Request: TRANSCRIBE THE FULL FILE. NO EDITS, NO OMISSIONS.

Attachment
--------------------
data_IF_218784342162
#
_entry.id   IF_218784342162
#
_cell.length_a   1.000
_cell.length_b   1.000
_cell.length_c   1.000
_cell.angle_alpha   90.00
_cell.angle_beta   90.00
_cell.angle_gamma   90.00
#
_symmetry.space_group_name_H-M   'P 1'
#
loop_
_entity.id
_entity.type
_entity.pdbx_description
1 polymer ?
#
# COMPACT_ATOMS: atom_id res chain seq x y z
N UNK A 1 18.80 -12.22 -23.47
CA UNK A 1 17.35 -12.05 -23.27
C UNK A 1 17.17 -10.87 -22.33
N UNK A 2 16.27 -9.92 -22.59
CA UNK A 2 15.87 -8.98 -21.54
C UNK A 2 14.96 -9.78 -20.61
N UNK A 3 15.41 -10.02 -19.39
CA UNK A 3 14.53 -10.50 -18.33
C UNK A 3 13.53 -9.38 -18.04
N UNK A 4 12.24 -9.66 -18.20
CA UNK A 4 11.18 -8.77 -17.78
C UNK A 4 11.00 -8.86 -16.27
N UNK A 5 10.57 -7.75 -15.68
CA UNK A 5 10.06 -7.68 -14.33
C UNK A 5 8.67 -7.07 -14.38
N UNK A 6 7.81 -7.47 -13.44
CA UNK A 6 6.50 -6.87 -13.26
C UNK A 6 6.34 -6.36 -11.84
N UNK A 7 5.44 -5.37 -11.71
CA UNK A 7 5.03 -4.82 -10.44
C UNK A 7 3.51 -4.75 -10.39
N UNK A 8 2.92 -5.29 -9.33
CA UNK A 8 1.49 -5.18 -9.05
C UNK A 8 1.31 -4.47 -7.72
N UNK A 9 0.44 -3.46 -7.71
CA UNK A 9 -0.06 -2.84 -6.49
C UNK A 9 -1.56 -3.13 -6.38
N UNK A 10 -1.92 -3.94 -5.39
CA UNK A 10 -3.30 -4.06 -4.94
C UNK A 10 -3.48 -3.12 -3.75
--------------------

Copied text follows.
data_IF_218784342162
#
_entry.id   IF_218784342162
#
_cell.length_a   1.000
_cell.length_b   1.000
_cell.length_c   1.000
_cell.angle_alpha   90.00
_cell.angle_beta   90.00
_cell.angle_gamma   90.00
#
_symmetry.space_group_name_H-M   'P 1'
#
loop_
_entity.id
_entity.type
_entity.pdbx_description
1 polymer ?
#
# COMPACT_ATOMS: atom_id res chain seq x y z
N UNK A 1 18.80 -12.22 -23.47
CA UNK A 1 17.35 -12.05 -23.27
C UNK A 1 17.17 -10.87 -22.33
N UNK A 2 16.27 -9.92 -22.59
CA UNK A 2 15.87 -8.98 -21.54
C UNK A 2 14.96 -9.78 -20.61
N UNK A 3 15.41 -10.02 -19.39
CA UNK A 3 14.53 -10.50 -18.33
C UNK A 3 13.53 -9.38 -18.04
N UNK A 4 12.24 -9.66 -18.20
CA UNK A 4 11.18 -8.77 -17.78
C UNK A 4 11.00 -8.86 -16.27
N UNK A 5 10.57 -7.75 -15.68
CA UNK A 5 10.06 -7.68 -14.33
C UNK A 5 8.67 -7.07 -14.38
N UNK A 6 7.81 -7.47 -13.44
CA UNK A 6 6.50 -6.87 -13.26
C UNK A 6 6.34 -6.36 -11.84
N UNK A 7 5.44 -5.37 -11.71
CA UNK A 7 5.03 -4.82 -10.44
C UNK A 7 3.51 -4.75 -10.39
N UNK A 8 2.92 -5.29 -9.33
CA UNK A 8 1.49 -5.18 -9.05
C UNK A 8 1.31 -4.47 -7.72
N UNK A 9 0.44 -3.46 -7.71
CA UNK A 9 -0.06 -2.84 -6.49
C UNK A 9 -1.56 -3.13 -6.38
N UNK A 10 -1.92 -3.94 -5.39
CA UNK A 10 -3.30 -4.06 -4.94
C UNK A 10 -3.48 -3.12 -3.75